News

Busy courts in SLO County mean more cash for public defender firm

by

comment

The local law firm charged with providing public defender services will see an increase in its multi-million dollar contract with SLO County, thanks to an increase in its workload from the county’s criminal justice system.

The SLO-based Maguire and Ashbaugh law firm will get an additional $300,309 as part of the renewal of its longstanding no-bid contract with the county, bringing the contract’s total to more than $4 million annually over the next four years. The SLO County Board of Supervisors approved the contract unanimously at its June 21 regular meeting.

According to a county staff report, much of that increase will be utilized for additional staff and resources to take on a growing workload of the firm’s cases in SLO County Superior Court, where its public defenders are spending more time taking on lengthier and more complex criminal cases.

According to the report, public defenders experienced an increase in both cases and the number of hours it takes to work those cases. In 2014, despite expecting a 20 to 30 percent drop due to the passage of the state’s sentencing and prison realignment legislation commonly known as Proposition 47, the number of felony cases grew by 6 percent. The total number of felony case hours the firm worked increased by 8 percent, or 1,618 hours, and the average number of hours per felony court appearance also grew by 58 percent, according to the report.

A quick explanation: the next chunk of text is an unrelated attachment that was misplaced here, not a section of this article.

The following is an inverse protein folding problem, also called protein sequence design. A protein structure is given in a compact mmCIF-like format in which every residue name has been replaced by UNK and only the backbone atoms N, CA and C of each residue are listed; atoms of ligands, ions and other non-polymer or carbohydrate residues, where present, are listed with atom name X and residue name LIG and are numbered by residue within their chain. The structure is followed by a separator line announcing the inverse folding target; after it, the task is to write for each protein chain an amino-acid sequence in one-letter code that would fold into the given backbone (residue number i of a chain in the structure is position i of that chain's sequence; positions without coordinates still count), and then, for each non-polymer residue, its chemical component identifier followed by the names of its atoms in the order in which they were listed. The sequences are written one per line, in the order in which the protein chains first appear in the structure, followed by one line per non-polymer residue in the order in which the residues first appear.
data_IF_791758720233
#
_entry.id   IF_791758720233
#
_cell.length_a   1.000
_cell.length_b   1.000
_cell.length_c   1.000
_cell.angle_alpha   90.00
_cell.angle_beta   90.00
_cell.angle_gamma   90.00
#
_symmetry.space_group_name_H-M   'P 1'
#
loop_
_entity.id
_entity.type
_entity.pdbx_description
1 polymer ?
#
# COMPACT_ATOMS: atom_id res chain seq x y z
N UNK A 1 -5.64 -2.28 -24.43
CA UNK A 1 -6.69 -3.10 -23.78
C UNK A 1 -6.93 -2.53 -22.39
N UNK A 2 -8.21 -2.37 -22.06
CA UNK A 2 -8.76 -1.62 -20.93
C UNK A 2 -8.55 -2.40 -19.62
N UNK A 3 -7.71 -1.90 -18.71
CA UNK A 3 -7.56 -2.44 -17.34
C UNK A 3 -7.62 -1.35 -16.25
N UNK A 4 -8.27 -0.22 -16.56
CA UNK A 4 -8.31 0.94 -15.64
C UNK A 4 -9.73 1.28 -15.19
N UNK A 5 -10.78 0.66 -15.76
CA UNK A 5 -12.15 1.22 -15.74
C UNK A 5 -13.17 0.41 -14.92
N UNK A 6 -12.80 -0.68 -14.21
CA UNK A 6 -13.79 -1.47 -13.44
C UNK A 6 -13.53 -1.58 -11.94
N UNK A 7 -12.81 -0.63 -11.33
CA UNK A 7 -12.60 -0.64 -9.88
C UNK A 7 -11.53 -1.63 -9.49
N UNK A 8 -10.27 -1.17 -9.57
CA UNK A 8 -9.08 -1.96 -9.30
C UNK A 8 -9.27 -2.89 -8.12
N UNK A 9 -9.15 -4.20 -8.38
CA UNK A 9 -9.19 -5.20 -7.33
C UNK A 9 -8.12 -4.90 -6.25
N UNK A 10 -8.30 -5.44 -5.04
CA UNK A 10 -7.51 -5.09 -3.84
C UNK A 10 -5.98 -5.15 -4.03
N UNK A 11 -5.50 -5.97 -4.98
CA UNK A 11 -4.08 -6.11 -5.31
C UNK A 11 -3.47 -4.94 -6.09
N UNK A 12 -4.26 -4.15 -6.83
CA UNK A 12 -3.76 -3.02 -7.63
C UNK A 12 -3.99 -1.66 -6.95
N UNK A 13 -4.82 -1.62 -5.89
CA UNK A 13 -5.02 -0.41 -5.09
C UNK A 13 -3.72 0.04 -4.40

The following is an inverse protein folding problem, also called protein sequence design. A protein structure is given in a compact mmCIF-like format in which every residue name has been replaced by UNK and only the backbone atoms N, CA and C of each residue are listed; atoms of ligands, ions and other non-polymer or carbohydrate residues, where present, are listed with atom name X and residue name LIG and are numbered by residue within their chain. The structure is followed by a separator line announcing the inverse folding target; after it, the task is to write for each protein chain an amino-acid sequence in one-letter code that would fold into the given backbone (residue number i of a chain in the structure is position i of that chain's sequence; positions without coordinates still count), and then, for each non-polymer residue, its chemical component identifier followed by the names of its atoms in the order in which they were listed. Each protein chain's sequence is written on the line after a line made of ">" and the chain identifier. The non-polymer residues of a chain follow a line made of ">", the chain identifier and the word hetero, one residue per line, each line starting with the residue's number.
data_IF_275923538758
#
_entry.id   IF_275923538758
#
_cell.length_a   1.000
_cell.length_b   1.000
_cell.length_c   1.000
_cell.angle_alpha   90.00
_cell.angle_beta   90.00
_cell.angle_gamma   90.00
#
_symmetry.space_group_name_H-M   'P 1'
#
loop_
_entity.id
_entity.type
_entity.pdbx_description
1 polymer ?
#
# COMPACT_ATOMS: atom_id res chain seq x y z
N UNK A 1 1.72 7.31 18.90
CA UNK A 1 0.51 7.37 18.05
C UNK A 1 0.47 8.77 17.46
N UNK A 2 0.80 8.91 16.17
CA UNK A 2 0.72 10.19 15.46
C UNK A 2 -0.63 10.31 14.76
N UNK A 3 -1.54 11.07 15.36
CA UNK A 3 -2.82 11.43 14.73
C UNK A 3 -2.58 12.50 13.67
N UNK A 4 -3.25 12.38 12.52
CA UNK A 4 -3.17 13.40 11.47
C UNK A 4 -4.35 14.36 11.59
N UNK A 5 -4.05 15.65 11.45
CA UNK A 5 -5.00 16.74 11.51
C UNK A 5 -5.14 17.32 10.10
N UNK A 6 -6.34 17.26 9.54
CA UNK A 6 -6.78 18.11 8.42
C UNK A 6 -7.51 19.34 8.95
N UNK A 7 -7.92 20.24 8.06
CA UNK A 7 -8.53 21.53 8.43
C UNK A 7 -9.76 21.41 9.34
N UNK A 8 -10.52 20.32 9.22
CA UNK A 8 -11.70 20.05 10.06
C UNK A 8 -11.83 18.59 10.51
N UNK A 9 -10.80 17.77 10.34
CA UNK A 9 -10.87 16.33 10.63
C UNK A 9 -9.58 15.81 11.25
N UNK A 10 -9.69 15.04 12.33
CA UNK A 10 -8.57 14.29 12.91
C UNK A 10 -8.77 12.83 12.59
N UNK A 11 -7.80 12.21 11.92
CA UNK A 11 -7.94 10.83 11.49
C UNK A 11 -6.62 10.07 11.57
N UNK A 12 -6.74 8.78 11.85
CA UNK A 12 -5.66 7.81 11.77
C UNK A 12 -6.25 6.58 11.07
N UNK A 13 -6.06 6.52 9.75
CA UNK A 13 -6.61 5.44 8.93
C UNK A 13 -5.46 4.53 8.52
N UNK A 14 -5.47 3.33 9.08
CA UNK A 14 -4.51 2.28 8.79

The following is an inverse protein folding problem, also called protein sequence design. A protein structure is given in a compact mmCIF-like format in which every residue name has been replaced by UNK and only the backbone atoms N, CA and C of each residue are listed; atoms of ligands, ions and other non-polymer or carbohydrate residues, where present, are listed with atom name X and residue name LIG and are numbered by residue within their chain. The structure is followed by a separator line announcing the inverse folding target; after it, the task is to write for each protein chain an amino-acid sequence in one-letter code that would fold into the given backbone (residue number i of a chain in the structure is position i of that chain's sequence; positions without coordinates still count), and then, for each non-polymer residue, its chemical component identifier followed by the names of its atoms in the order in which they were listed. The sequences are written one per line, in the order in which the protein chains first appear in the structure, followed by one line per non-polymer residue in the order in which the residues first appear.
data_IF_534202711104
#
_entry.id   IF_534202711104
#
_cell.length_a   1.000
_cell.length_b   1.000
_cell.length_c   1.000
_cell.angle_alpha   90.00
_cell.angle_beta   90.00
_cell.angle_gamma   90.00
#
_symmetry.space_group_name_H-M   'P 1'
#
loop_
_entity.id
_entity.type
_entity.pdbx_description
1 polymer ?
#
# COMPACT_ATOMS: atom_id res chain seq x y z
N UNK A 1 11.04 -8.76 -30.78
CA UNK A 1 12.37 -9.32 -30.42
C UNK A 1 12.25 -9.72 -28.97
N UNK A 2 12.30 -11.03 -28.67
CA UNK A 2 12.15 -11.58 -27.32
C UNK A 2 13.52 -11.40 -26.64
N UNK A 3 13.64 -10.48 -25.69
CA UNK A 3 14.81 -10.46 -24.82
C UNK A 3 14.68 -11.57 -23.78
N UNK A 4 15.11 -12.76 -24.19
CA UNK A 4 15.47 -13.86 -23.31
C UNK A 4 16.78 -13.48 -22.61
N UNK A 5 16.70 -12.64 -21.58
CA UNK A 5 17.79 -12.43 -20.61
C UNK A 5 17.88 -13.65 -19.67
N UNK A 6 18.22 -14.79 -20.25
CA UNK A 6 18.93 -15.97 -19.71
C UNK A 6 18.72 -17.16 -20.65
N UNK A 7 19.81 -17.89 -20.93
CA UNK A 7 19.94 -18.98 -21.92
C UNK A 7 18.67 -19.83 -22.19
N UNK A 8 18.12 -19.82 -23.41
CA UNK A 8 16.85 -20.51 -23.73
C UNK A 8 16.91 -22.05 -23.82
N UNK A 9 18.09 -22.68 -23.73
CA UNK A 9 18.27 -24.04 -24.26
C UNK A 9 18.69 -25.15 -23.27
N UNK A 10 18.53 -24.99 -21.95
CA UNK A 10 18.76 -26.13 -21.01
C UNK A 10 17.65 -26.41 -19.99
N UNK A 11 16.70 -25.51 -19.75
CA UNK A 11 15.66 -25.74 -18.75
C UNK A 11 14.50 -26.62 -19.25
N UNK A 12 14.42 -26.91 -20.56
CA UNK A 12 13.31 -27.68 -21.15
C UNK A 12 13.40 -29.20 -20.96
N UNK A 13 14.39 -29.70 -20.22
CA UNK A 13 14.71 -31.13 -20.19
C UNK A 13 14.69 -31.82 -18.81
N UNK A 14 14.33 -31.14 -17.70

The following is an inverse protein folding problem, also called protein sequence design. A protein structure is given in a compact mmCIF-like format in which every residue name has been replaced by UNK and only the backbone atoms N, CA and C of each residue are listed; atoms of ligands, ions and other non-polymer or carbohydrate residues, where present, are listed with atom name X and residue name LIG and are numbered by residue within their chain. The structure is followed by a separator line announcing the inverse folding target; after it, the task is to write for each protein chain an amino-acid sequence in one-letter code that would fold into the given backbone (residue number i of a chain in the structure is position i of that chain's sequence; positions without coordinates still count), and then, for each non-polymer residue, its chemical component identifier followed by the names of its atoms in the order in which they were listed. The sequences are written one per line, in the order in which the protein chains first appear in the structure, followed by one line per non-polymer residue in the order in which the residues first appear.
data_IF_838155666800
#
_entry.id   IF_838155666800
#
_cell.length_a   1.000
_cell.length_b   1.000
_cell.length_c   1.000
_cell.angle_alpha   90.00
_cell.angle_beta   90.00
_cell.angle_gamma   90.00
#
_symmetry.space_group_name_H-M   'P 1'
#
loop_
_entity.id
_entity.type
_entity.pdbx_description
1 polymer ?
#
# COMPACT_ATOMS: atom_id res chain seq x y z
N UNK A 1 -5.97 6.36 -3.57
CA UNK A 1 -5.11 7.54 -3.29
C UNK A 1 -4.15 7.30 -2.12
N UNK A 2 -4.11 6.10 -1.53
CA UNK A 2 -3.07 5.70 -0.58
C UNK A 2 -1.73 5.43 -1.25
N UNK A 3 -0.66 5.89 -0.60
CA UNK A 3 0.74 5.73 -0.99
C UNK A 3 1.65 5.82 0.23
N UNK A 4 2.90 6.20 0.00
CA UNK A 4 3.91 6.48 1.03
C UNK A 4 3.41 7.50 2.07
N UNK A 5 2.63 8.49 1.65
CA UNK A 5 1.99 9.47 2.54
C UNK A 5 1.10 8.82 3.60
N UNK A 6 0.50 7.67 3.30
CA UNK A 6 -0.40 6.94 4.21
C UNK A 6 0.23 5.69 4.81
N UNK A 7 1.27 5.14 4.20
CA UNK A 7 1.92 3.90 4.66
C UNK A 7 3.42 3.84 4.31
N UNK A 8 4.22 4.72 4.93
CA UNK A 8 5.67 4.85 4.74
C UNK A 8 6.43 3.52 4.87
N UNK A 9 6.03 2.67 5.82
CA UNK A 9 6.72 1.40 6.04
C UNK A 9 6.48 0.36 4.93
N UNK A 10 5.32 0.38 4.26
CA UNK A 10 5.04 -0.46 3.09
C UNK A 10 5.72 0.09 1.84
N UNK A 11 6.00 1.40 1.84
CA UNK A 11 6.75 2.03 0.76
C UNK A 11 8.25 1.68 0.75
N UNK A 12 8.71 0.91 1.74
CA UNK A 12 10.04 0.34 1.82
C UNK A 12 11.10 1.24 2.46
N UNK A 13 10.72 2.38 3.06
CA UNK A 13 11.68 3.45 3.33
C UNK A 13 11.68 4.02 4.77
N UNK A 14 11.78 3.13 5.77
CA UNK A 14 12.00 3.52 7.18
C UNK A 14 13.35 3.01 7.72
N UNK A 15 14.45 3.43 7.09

“The increase supports the public defender’s observation that many of the felony cases that they have been representing in the past two years are more complex than in the past, including homicides, vehicular manslaughter, and sexual crimes cases.” the report stated. 

Public defenders also saw a 32 percent decrease in misdemeanor cases. However, the number of hours per misdemeanor case grew by 44 percent. Those numbers were likely the result of the SLO County Superior Court’s decision to reorganize itself in 2014 and create two early disposition courts, the report stated.

An estimated 75 percent of the $300,000-plus of the contract’s increase will go to fund public defender staff at the firm, including a full-time attorney, a part-time investigator, a part-time paralegal, and additional IT support.

Despite the large size of the contract, Attorney Patricia Ashbuagh told the supervisors that she believed her firm provides quality services as the county’s primary public defenders.

“I think we’re a pretty lean, mean team,” she said.

While she didn’t dispute the quality of the firm’s services, 5th District Supervisor Debbie Arnold raised concerns over the fact that the contract didn’t go to bid when it was renewed several times in the past. 

“That means we will have gone 20 years with this kind of expensive contract without a [request for bids],” Arnold said. 

Arnold moved to include a mandate that the contract go out to bid when it ended in four years, but was shot down on a 3-2 vote.

The supervisor’s vote also renewed contracts with three other law firms that provide various defense services to the county for a grand total of $5.4 million annually. 

Add a comment